I can’t start this blog with just the journey. I have to say how much I loved Poland… what a beautiful place.
My trip involved travelling from Gdańsk to Wroclaw to Warsaw. Three cities affected by the war, but the former two built back up again with their facades repaired. They boast charming streets and the milk bars are perfect for solo travellers and warm, hearty food. Please see my blog here of Poland itself https://gdtravels.co.uk/2017/11/26/route-of-the-amber-road-gdansk-to-wroclaw-poland/
Trip summary: Warsaw🇵🇱-Berlin🇩🇪-Basel🇨🇭-Strasbourg🇫🇷-Paris🇫🇷-London🇬🇧
The journey home
For those tight for time there is a faster route to travel from Warsaw to London via Paris with one train change using the Russian Railways EuroNight service from Moscow to Paris departing Warsaw Wschodnia at 13:05 on Wednesdays and arriving into Paris Gare de l’Est at 09:33. Paris Gare de Nord is a short 8-minute walk from Paris Gare de l’Est where you can pick up a Eurostar direct to London through the Channel Tunnel.
As it was cheaper for me I worked out a different and certainly more fun way to travel to London. On 5 trains. The journey time was 23 hours, 30 minutes to cover 2,878km but this did not bother me: I would make lots of friends along the way, be able to read that book I’ve been carrying around for weeks and see the landscape change through the window… bliss. Plus, a couple of hours to enjoy Paris.
Train 1: Warsaw-Berlin (PKP IC and DB)
A rather elderly train using PKP IC coaches exclusively, this train consisted of mainly seated compartment carriages but did convey an open saloon carriage too. Much to my delight there was a seated bar carriage and it was well occupied, mainly with business travellers travelling from Warsaw to Poznan. Its popularity was justified with its food and drink offering – I enjoyed Smoked Salmon and a Savignon Blanc or three. Soon enough we crossed into Germany, the train crew changed and arrived on time to the impressive multiple-story station of Berlin Hauptbahnhof.
Train 2: Berlin-Basel SBB (OEBB NightJet)
Recently, Austrian Federel Railways (OEBB) have taken over this convenient north-south route from Hamburg to Zurich via Berlin and have rebranded the service as NightJet with other routes. I opted to travel as far southwest as Basel in order to allow enough time to sleep – yes I didn’t opt for that bargain seated carriage and in fact the most budget bed option, still not badly priced at €59 for this six-berth couchette (public Adult fare).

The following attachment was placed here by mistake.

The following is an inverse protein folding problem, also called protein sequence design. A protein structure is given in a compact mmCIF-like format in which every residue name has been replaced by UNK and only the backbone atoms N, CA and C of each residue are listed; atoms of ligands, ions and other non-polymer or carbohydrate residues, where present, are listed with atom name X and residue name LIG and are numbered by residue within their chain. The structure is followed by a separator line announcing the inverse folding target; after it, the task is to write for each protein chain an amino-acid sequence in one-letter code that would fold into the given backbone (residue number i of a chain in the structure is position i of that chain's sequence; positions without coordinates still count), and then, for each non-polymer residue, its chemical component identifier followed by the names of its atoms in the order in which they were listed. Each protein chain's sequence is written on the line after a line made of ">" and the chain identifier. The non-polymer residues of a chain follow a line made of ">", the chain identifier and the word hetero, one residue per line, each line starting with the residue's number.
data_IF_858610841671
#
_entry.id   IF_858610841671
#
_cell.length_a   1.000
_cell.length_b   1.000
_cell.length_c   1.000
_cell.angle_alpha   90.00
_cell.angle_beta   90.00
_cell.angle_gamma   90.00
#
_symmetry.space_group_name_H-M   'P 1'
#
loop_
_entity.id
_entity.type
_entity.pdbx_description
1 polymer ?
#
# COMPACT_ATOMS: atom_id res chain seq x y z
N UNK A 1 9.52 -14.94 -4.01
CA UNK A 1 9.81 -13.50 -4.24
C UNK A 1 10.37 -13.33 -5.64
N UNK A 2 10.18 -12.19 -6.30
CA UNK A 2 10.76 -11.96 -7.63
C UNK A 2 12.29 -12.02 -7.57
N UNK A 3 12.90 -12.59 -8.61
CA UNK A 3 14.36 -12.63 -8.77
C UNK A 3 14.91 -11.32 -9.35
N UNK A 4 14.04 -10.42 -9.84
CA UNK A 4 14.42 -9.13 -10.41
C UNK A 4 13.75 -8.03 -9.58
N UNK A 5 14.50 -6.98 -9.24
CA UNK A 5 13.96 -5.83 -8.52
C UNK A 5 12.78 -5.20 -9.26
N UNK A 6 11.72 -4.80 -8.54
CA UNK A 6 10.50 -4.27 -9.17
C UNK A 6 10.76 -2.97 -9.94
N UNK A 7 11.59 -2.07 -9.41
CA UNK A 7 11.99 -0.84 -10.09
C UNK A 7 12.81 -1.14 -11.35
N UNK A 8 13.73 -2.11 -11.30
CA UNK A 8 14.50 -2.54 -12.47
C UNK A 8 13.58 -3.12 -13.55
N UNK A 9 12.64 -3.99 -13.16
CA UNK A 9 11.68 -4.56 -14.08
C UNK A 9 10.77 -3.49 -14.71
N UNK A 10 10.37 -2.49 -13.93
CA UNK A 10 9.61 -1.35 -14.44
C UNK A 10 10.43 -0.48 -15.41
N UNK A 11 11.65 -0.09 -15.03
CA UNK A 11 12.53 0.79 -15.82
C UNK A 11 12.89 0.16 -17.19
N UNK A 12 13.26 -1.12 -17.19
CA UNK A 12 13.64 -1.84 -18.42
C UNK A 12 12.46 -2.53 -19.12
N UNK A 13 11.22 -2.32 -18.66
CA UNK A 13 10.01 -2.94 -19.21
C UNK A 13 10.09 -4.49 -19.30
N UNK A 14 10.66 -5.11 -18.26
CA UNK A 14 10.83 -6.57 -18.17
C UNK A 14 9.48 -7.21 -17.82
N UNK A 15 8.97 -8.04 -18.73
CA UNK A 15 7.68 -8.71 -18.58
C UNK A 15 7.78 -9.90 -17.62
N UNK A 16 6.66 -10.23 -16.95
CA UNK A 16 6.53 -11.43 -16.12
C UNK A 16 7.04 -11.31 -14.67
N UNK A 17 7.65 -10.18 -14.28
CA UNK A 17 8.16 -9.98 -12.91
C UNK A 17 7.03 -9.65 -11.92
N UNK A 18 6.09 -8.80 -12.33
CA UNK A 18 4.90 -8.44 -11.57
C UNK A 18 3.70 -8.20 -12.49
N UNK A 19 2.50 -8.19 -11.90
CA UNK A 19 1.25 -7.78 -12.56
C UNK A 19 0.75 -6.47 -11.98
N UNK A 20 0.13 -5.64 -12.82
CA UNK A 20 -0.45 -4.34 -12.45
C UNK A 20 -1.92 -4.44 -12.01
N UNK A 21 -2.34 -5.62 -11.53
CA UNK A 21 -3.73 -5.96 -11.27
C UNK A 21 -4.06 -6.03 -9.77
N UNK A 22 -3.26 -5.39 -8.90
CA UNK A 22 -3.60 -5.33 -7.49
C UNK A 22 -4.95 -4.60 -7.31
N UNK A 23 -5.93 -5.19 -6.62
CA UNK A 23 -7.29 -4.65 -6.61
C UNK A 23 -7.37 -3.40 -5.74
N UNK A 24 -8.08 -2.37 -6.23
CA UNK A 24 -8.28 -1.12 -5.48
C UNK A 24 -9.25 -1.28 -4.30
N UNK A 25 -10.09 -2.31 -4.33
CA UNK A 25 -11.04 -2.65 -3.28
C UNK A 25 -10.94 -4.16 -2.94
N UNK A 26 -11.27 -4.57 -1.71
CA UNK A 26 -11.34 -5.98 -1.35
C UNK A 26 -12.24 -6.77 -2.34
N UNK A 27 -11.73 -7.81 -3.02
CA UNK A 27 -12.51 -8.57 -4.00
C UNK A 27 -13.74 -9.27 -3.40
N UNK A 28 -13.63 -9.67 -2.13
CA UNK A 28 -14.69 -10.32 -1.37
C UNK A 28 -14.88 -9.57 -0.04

This was a pleasant enough way to travel – I shared with a middle-aged German lady and gentleman and three late-20s friends from Switzerland travelling home from a weekend in Berlin. We did have to make up our own beds since the carriage converts from seated accommodation early evening. It is normal however to have to place your own sheet on the bed and position your pillow, top sheet and blanket.
Soon enough we were able to settle and the Swiss friends kindly shared some of their peppermint liqueur.
Interestingly there was a knock at the door early morning upon entering Switzerland: the police wanted to know whose bag was whose. Lots of peppermint liqueur was handed over… shame we didn’t have a bigger party the night before.
Arrival in Switzerland for the first time. First impressions of Basel- very clean and modern.
Train 3: Basel-Strasbourg (SNCF TER)
Soon I was into France, before I got on this train technically, through Basel’s dedicated rail border area to the French platforms.
This journey involved chugging through the French countryside on a comfortable regional train. What a delight.
Train 4: Strasbourg-Paris (SNCF TGV)
Following an hour’s break in Strasbourg, enough time to walk the streets and enjoy a croissant or several at a French café, I returned to the gare de Strasbourg.
I was graced with a TGV Duplex and a seat upstairs with a window view… perfect.
Train 5: Paris-London (Eurostar)
After a few hours to enjoy Paris, Gare de Nord was in sight for me to enjoy my final leg home.
Arriving at the station 45 minutes before departure to check-in I was soon whisked away to London via the Chunnel on the super speedy Eurostar train with complimentary food and wine in Standard Premier. Heaven.
Trip took 23 hours, 30 minutes but didn’t feel long at all.
This article was first published in January 2018.